Before you read this blog, take a couple of minutes to listen to my latest song. I think it’s one of the best I have written so far. It’s a country song with a “rap” middle 8.

How many rejections do you have to get before someone says yes to one of your songs?

While that sounds like a perverted Bob Dylan lyric, it’s a question asked by many people who write songs. While there is no one definitive answer, I can tell you how many it was for me. A young country agreed to record one of my songs on her first CD after I received 370 rejections from other artists and publishers over the course of a year.

It took over a year to get one artist to say yes. And while that’s no guarantee that more of my songs will be placed with other artists, it is, as an optimist would say, “A start.”

In this age of the Internet, everyone is a critic. If you’ve decided on any creative endeavor, even writing a blog, get ready for a shit storm of negative comments. Even if you’re the next Stephen King or George Gershwin, the anonymous fools on the Internet will make sure to slam whatever you do.

If they’re male, I’m betting they’re impotent and living in their parent’s basement at age 37. Anonymous female critics on the Internet are probably frigid, loveless and just miserable. Once you accept that, their “snarky” comments will be much easier to take. I have already written a blog about the anonymous cowards on the Internet so I won’t waste more time with them. (I do imagine their suicide rate is pretty high.)

If you have decided to make a living as a songwriter, I wish you much luck, which, like all luck, you will make yourself. According to industry sources the average songwriter makes less than $6,000 a year. Sure, you can make serious money of you write a huge hit and maintain the publishing rights, but those cases are truly rare.

How did I maintain a positive outlook with 370 rejections? It wasn’t easy. Some days I thought I’d quit and settle down into a quiet retired life. I did this for a few weeks here and there, but I kept writing everyday. That’s something you have to do. Write everyday, whether you’re inspired or not.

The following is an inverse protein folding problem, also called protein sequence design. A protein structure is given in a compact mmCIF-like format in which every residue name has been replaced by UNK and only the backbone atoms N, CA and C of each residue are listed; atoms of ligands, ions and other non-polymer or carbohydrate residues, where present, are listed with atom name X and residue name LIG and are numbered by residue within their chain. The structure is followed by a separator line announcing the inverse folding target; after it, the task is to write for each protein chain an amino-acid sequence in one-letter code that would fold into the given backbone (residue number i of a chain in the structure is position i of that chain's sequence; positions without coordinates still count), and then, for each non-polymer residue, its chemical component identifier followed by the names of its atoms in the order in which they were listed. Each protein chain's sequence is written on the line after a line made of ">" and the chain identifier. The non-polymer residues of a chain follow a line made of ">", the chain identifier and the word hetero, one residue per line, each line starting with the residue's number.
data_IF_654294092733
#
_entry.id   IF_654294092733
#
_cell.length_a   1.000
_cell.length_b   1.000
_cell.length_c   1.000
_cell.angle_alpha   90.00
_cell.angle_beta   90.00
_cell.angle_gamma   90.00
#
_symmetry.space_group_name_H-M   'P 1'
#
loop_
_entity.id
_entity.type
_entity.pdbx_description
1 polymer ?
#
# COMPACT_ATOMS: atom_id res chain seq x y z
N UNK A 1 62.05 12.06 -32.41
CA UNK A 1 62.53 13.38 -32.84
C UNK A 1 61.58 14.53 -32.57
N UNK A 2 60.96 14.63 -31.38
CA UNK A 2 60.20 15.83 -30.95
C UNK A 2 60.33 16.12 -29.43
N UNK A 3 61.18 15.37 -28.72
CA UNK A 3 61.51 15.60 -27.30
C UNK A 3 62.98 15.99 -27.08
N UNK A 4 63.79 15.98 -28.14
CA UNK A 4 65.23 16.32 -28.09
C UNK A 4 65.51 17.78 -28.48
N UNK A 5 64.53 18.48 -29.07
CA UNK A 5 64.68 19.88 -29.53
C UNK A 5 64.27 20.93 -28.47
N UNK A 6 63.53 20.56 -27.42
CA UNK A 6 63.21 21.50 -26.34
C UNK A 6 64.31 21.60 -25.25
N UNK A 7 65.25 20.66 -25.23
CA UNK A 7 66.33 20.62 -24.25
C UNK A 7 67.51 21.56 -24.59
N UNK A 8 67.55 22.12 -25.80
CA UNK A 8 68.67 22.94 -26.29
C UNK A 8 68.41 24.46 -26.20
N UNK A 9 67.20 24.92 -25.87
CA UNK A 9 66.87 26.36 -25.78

Along with carving out some time to write everyday, you should carry a portable recorder with you all the time so you can make quite notes when a flash of inspiration hits.

“But what about writer’s block?” While some say it’s just an excuse for laziness, writer’s block is real. Here are some ways I’ve been able to overcome it.

1. I never forget the words of Tommy West (musician and Jim Croce’s producer). He said, “Jim Croce became successful after he started telling the truth in his songs. Before tunes like “Bad, Bad Leroy Brown” and “You Don’t Mess Around with Jim,” Jim wrote about very ethereal topics and fantasy. Then he started writing about people and things he knew and situations he had witnessed. The hits started happening.

2. Start playing another accompanying instrument. When I started playing the ukulele, my songwriting took a big leap. Same thing with the autoharp and the banjo. Writing on an instrument other than guitar really helped me.

3. Find a local writing partner. Sitting across from one another like Paul and John did is a great way to shake writer’s block.

4. Read things you would never read. If you mostly read fiction, read non-fiction and vice versa. To shake things up, I read a bit of good fiction. Many times it knocks the writer’s block right off.

5. Take a trip to somewhere you’ve never been before. This really helps to kick writer’s block.

6. Get involved with your community. The more people you know, the more stories you have.

7. Try writing in an unusual place, on a mountaintop, at the beach, in a park, even another room, etc.

8. Go to songwriter showcases. Along with the possibility of meeting a writing partner, once you realize how awful most other writers and performers are, it will be easier to write something great.

9. Keep a daily journal. You probably do this already. If you do, make sure you are documenting your daily life in great detail. Read the previous day’s accounts thoroughly the next day.

10. Start listening to musical forms you have never listened to in the past. Listening to classical, jazz, world music, etc., can get your creative juices flowing.

11. As I said before, write everyday! Even during a “dry spell” you could come up with something good. If that happens, kiss your current writer’s block goodbye.

Good luck and good writing! Oh yeah, and don’t let the bastards get you down!

TV Shopping Host and Coach, Musician, Author, Teacher.

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